I present this photo not for it's journalistic excellence but as a proof that I am really here. It seems that some friends are skeptical that I am indeed in Paris and not just making this all up!

Another landmark we visited was the Notre Dame cathedral, situated on a small island in the middle of the Seine river. They were cleaning up the place when we got there. The facade was covered with scaffolding two-thirds of the way up. The top third, having already been cleaned, was a lovely shade of light beige stone. The bottom two thirds were almost black with the pollution of the last century's automotive emissions. I think the finest features of the cathedral were the stained glass rosette windows.

It was such a perfect day that we released Peter to find other passengers so that we could walk the Champs Elysees and mingle with the Parisians and tourists. We stopped for a meal at Fouguets, a sidewalk cafe at Avenue George V and engaged in some serious people-watching.

This is "Springtime in Paris", and couples in love seemed to be everywhere, oblivious to everything around them. Another thing I noticed immediately were the sidewalk cafes. There must be at least a hundred of them on the Champs Elysee' between the Arc de Triomphe and the Louvre museum, a distance of about 4 kilometers (2.4 miles). The sidewalks are very wide, at least 60', so these are not little intimate sidewalk cafes, rather they are quite large affairs, and there seems to be only a small space indoors.

The streets were filled with vehicles I have never seen before, some of them very futuristic. My favorite was a custom Harley Davidson with California plates which expired 1995. I like to think the owner came to visit and stayed. I thought also that it would be considerably less expensive to ship a Harley to Paris than it was to ship my biplane. Store that thought for when I get a Harley.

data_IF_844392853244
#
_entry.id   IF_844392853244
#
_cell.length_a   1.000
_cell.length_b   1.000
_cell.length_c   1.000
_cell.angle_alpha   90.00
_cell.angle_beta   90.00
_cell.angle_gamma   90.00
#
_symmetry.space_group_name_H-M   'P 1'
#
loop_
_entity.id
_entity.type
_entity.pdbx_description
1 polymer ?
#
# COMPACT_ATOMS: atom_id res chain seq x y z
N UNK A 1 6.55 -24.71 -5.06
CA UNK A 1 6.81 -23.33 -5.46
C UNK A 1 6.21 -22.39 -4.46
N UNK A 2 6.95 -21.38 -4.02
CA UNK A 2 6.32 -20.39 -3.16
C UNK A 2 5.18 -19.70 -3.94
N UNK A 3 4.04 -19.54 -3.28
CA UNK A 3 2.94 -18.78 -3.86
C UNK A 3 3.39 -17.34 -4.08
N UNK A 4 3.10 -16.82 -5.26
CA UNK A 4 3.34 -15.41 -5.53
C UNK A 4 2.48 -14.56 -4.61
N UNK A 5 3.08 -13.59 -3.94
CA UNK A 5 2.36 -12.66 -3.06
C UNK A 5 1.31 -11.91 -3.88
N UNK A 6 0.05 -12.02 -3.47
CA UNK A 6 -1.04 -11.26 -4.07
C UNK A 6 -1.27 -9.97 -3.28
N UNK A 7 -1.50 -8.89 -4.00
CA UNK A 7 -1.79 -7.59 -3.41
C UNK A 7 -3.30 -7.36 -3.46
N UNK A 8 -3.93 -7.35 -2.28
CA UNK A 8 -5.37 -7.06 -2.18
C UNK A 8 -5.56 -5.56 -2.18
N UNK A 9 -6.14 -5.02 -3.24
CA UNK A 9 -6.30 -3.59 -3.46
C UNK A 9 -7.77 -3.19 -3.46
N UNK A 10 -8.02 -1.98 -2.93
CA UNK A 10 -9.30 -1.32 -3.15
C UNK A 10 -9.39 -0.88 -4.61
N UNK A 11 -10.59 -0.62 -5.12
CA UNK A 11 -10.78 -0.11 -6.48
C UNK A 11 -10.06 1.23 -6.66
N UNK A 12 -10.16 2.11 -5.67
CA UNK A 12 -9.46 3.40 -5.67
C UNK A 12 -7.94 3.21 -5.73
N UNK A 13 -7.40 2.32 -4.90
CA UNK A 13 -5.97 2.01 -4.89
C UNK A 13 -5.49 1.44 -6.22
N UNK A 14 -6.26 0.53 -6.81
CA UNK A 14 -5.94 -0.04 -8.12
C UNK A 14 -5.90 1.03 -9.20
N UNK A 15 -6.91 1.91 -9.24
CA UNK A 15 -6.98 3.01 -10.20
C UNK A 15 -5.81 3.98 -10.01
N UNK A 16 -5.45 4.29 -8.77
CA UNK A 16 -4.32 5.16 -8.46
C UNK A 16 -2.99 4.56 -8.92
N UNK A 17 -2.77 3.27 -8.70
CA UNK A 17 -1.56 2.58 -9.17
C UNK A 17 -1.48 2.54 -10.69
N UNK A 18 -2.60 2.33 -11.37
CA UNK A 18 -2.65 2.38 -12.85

Another thing which stuck me was that the sidewalks were completely devoid (if you'll excuse the pun) of the sidewalk urinals which for some reason I have associated with Paris.

This very famous street, the Avenue des Champs Elysees, is like Rodeo Drive in Beverly Hills, in that there are so many stores which cater to rich women who like to dress in the latest fashions. For this reason, there were many beautiful, well-dressed women to be found in the neighborhood. It seems that for this season at least, the navel is "in". There were more female navels on this street today than I think I have ever seen, life to date. A fashion statement which I found to be interesting was the use of see-through plastic panels inserted into clothing at strategic spots such as over the navel, of course. It seemed to me to be a way of saying "You can look, but you cannot touch, and even if you do I will be safe from your germs!"

Whether I was sitting quietly in a sidewalk cafe, or admiring the cityscape of LaDefense, I found my thoughts drifting up into the sky, measuring the clouds and the winds and thinking of the day very soon when I would again fly my lovely biplane. Sixty days without flying it is a heavy price to pay for the opportunity to fly the skies of Europe. Only a few more days...

We taxied back to our hotel at LeBourget airport to clean up and rest before we again head back into the city. It's Saturday night, and Springtime, and it's Paris, so I am sure there is some nasty bit of trouble I can get into, but since this email is rated for "General Audiences", I will not go into detail...